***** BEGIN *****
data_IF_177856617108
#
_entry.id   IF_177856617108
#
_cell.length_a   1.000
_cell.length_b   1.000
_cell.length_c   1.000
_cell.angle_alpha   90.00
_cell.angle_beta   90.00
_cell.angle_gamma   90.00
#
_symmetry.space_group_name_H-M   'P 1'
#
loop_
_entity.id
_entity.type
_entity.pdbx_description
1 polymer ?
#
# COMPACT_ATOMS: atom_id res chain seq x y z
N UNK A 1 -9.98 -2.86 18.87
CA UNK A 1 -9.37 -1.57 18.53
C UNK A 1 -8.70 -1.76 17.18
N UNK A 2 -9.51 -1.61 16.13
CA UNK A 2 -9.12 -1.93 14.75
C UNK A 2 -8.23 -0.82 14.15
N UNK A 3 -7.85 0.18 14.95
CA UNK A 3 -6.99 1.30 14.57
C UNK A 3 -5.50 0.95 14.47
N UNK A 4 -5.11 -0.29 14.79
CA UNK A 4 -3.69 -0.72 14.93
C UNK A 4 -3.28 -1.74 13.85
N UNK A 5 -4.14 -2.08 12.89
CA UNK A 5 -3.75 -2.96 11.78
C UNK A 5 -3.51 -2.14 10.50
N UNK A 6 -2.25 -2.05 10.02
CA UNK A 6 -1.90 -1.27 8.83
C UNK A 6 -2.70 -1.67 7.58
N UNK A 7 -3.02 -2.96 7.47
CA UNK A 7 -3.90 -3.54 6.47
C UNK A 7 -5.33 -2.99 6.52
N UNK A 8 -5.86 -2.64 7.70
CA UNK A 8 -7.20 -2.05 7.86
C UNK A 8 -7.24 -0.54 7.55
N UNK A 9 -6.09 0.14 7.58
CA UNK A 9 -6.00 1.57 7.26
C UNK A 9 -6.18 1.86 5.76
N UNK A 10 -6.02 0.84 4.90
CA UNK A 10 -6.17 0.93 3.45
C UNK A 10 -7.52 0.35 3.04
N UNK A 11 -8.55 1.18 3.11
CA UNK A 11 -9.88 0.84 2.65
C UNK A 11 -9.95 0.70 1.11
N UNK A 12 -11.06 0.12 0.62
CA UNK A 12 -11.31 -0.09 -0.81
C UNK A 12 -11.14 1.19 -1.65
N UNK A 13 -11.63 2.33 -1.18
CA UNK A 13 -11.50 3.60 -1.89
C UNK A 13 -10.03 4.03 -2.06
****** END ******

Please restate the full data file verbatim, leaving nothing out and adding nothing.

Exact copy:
data_IF_177856617108
#
_entry.id   IF_177856617108
#
_cell.length_a   1.000
_cell.length_b   1.000
_cell.length_c   1.000
_cell.angle_alpha   90.00
_cell.angle_beta   90.00
_cell.angle_gamma   90.00
#
_symmetry.space_group_name_H-M   'P 1'
#
loop_
_entity.id
_entity.type
_entity.pdbx_description
1 polymer ?
#
# COMPACT_ATOMS: atom_id res chain seq x y z
N UNK A 1 -9.98 -2.86 18.87
CA UNK A 1 -9.37 -1.57 18.53
C UNK A 1 -8.70 -1.76 17.18
N UNK A 2 -9.51 -1.61 16.13
CA UNK A 2 -9.12 -1.93 14.75
C UNK A 2 -8.23 -0.82 14.15
N UNK A 3 -7.85 0.18 14.95
CA UNK A 3 -6.99 1.30 14.57
C UNK A 3 -5.50 0.95 14.47
N UNK A 4 -5.11 -0.29 14.79
CA UNK A 4 -3.69 -0.72 14.93
C UNK A 4 -3.28 -1.74 13.85
N UNK A 5 -4.14 -2.08 12.89
CA UNK A 5 -3.75 -2.96 11.78
C UNK A 5 -3.51 -2.14 10.50
N UNK A 6 -2.25 -2.05 10.02
CA UNK A 6 -1.90 -1.27 8.83
C UNK A 6 -2.70 -1.67 7.58
N UNK A 7 -3.02 -2.96 7.47
CA UNK A 7 -3.90 -3.54 6.47
C UNK A 7 -5.33 -2.99 6.52
N UNK A 8 -5.86 -2.64 7.70
CA UNK A 8 -7.20 -2.05 7.86
C UNK A 8 -7.24 -0.54 7.55
N UNK A 9 -6.09 0.14 7.58
CA UNK A 9 -6.00 1.57 7.26
C UNK A 9 -6.18 1.86 5.76
N UNK A 10 -6.02 0.84 4.90
CA UNK A 10 -6.17 0.93 3.45
C UNK A 10 -7.52 0.35 3.04
N UNK A 11 -8.55 1.18 3.11
CA UNK A 11 -9.88 0.84 2.65
C UNK A 11 -9.95 0.70 1.11
N UNK A 12 -11.06 0.12 0.62
CA UNK A 12 -11.31 -0.09 -0.81
C UNK A 12 -11.14 1.19 -1.65
N UNK A 13 -11.63 2.33 -1.18
CA UNK A 13 -11.50 3.60 -1.89
C UNK A 13 -10.03 4.03 -2.06